While Smith, Amla and Kallis relentlessly ground England into the dirt at The Oval, the South African opener lasted just eight balls before being undone by a Jimmy Anderson in-ducker to become one of two wickets to fall in 189 overs of one-way traffic.
It was a high-quality delivery from Anderson and there was no disgrace in falling to it, but in a star-studded batting line-up England will have considered Petersen the weak link. And justifiably so. His record on this tour (21, 0, 10, 11 before this match) and a fruitless early season spell with Essex that saw him average 21 in the second tier of the County Championship won’t have caused England undue concern.
But as debate raged over team selection and how best to counter the trio of centurions from The Oval, it was Petersen that quietly slipped under the radar on day one, with an innings that could prove fatal to England’s hopes of winning the series.
The day started with the shock announcement that Graeme Swann had made way for Steven Finn as England opted for a four-man pace attack. This is the first Test Swann has missed since the abandoned fixture in Antigua three years ago and the first Test England have gone into without a spinner for almost a decade – the last time being against the same opponents on the same ground back in 2003. England lost, for the record.
True, Headingley is traditionally not a happy hunting ground for the twirlymen and Swann looked far from his best at The Oval amid lingering concerns over his troublesome right elbow, but to leave out a matchwinning talisman who has been such an important component of their side for a crunch match with the title of world No.1 at stake was a seriously brave call.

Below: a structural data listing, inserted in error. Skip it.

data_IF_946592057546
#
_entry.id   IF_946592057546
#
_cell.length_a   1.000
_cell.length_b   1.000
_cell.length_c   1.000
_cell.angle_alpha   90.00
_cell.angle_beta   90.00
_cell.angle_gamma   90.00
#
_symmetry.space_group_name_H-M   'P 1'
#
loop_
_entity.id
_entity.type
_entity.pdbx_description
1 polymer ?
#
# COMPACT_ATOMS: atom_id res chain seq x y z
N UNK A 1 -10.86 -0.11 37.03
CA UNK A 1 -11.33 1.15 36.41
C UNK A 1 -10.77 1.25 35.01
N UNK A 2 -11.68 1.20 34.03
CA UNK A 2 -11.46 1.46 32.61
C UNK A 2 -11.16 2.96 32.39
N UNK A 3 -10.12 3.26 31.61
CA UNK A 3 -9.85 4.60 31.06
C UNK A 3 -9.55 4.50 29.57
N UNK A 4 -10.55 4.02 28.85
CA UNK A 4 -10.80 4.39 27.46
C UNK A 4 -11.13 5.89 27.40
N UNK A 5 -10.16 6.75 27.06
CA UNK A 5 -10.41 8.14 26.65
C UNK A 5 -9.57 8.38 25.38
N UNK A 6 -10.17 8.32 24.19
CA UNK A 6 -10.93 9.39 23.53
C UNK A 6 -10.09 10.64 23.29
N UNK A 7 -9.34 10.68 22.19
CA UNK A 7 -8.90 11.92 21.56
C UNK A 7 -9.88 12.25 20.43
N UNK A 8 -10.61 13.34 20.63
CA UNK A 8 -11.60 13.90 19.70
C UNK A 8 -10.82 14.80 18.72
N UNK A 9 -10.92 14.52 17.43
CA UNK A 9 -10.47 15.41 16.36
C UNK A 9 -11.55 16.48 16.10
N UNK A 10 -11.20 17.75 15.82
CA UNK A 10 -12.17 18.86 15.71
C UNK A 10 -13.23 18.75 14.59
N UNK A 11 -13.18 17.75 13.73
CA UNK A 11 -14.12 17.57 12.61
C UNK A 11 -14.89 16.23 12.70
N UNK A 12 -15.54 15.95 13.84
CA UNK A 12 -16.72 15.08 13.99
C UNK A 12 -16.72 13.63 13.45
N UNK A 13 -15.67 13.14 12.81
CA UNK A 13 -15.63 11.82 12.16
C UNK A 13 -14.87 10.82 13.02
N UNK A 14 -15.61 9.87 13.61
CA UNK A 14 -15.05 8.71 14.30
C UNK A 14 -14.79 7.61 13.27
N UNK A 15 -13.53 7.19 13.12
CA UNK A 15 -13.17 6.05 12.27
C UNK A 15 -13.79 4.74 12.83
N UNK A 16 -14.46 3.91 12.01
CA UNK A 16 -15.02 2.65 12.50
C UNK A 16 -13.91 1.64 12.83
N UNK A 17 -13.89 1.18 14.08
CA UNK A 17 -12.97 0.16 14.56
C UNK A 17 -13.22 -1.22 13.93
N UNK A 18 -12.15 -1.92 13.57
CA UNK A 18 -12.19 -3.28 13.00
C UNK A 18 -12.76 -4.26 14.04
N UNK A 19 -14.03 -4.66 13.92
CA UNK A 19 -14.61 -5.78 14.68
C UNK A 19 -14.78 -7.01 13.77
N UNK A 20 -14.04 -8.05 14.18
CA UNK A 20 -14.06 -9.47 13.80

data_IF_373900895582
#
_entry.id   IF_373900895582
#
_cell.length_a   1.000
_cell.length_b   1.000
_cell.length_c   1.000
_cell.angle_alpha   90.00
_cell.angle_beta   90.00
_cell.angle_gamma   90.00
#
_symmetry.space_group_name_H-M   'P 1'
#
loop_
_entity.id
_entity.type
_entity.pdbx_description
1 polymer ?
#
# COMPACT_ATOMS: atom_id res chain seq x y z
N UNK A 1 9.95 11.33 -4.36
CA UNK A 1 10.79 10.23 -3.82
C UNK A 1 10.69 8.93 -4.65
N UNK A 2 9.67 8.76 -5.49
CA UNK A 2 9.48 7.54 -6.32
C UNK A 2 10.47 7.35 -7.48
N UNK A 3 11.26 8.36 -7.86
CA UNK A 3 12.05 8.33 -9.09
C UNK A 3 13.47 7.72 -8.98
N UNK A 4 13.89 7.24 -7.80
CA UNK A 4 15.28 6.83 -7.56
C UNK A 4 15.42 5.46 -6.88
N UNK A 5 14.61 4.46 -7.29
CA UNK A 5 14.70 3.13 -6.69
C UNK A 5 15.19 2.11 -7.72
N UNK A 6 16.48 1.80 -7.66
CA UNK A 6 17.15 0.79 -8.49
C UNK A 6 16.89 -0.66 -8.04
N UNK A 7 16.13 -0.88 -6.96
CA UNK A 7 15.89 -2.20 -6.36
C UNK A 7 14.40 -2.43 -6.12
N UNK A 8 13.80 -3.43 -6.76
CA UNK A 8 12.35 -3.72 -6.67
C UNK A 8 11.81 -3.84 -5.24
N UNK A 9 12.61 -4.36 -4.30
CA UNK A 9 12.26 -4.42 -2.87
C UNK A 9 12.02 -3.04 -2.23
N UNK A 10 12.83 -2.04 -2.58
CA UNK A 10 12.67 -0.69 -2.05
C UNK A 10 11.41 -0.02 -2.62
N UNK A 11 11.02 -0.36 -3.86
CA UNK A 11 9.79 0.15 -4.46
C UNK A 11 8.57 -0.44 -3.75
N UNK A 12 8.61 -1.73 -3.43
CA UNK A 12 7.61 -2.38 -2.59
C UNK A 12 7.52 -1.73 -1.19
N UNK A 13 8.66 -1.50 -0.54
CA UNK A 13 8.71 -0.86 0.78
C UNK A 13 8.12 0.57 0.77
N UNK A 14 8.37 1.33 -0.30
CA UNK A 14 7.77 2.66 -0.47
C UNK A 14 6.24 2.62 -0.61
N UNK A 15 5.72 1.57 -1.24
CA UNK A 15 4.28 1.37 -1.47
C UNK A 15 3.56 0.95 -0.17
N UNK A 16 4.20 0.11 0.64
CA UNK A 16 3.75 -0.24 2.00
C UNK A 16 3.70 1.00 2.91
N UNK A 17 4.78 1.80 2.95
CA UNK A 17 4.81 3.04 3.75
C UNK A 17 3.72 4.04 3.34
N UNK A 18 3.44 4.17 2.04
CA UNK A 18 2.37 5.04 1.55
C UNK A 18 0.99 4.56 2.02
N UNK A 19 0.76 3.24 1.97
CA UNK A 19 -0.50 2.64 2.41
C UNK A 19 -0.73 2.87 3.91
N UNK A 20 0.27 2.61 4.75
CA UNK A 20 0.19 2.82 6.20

Having gone with the four seamers, England had little choice but to bowl when Andrew Strauss won the toss and Swann’s absence was felt almost immediately; not with the ball but in the field as Alastair Cook put down a dolly in the offie’s usual berth at second slip to give Petersen a life in the 11th over.
Having already shown signs of early nerves with a wild waft at Stuart Broad in the second over of the day, it was just the slice of luck the right-hander needed.
As England busied themselves trying to dislodge Smith, only to be thwarted when a dead ball was called against Steven Finn for hitting the stumps with his right knee as Strauss pouched the South African skipper at slip, it was Petersen who dominated the strike and took charge, reaching 59 not out at lunch.
It seemed at times as though England were so intent on their nemesis that their focus wavered when it came to bowling at his partner. Certainly Peterson was given too much opportunity to work the ball off his pads into the leg side as his score ticked along and his confidence grew.
England responded strongly after lunch, albeit with some fortune, as Smith inexplicably flicked the ball into the hands of Ian Bell at square leg, Amla ran himself out and Cook took a sharp chance low down at slip to send Kallis on his way when he looked primed for another big one.
Dismissing their three tormentors at The Oval for a combined total of 80 was a victory of sorts, but they hadn’t banked on Petersen’s resistance.
He ploughed on after a rain shower brought an early tea, refusing to get frustrated as England tightened things up in the field, and inched his way towards a fourth Test century in his 15th match – an impressive return for a perceived weak link.
On another day of frustration for England, Petersen emerged as a dark horse to prove that the South African batting line-up has the depth to match its class.
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BIOGRAPHY: Ethan Hazard
BIOGRAPHY: Daniel Sturridge